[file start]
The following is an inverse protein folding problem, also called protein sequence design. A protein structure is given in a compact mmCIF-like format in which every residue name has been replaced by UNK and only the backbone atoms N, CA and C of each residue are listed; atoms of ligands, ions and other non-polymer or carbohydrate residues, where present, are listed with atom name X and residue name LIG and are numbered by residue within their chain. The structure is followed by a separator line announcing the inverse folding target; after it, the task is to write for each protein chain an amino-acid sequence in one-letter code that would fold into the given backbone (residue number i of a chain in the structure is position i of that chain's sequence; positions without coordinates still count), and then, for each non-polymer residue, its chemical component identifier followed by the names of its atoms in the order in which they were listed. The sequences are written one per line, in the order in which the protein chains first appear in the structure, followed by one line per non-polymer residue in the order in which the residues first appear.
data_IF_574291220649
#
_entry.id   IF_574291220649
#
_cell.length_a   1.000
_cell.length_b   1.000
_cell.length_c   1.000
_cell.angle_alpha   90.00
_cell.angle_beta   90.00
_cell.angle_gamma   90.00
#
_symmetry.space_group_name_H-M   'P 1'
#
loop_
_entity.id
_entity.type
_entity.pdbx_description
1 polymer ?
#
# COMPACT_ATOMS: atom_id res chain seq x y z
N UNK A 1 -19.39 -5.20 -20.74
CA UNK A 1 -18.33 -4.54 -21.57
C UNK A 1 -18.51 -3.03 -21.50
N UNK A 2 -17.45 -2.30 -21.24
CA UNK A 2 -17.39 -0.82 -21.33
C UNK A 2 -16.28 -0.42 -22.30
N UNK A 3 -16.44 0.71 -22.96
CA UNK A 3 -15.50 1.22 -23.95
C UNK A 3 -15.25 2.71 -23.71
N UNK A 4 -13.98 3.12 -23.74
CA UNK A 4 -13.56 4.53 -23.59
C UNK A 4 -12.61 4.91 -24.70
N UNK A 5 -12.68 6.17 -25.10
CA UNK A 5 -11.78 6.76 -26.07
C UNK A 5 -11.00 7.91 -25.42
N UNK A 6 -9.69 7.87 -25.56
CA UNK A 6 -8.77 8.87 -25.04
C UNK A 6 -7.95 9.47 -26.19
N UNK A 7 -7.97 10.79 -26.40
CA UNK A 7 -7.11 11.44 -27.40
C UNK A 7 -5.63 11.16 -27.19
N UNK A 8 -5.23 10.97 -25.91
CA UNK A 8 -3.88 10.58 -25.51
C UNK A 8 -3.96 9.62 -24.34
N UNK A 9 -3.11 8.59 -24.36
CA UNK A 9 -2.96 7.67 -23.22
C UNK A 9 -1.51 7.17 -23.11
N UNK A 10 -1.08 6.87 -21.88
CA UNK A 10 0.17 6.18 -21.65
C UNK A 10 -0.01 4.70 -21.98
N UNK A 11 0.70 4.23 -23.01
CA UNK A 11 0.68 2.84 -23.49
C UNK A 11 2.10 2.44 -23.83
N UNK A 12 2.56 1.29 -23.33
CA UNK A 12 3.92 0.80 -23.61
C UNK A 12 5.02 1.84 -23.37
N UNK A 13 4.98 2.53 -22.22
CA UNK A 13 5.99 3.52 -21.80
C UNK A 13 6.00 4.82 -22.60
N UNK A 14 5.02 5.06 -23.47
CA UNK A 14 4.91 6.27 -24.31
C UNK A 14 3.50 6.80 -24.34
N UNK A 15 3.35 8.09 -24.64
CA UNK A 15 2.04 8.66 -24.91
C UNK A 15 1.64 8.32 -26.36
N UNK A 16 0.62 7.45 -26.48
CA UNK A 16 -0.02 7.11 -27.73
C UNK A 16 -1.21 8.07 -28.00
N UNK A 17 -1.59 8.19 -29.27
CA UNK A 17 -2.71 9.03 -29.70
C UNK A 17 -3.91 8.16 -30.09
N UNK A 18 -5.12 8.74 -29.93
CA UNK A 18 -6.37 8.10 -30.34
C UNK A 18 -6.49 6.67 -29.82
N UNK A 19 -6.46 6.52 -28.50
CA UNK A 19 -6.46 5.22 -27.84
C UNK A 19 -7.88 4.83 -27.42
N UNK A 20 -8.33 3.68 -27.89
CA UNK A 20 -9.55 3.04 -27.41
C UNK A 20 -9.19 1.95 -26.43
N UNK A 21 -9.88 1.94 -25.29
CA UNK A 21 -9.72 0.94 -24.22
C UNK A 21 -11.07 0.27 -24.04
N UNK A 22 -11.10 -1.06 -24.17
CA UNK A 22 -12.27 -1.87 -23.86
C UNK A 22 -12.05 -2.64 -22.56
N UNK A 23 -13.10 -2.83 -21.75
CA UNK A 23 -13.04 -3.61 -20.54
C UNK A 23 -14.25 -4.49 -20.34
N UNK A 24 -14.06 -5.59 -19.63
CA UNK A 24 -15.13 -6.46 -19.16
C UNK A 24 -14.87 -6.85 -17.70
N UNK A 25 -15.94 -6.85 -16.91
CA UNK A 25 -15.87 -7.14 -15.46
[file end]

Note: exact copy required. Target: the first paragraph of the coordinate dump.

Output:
The following is an inverse protein folding problem, also called protein sequence design. A protein structure is given in a compact mmCIF-like format in which every residue name has been replaced by UNK and only the backbone atoms N, CA and C of each residue are listed; atoms of ligands, ions and other non-polymer or carbohydrate residues, where present, are listed with atom name X and residue name LIG and are numbered by residue within their chain. The structure is followed by a separator line announcing the inverse folding target; after it, the task is to write for each protein chain an amino-acid sequence in one-letter code that would fold into the given backbone (residue number i of a chain in the structure is position i of that chain's sequence; positions without coordinates still count), and then, for each non-polymer residue, its chemical component identifier followed by the names of its atoms in the order in which they were listed. The sequences are written one per line, in the order in which the protein chains first appear in the structure, followed by one line per non-polymer residue in the order in which the residues first appear.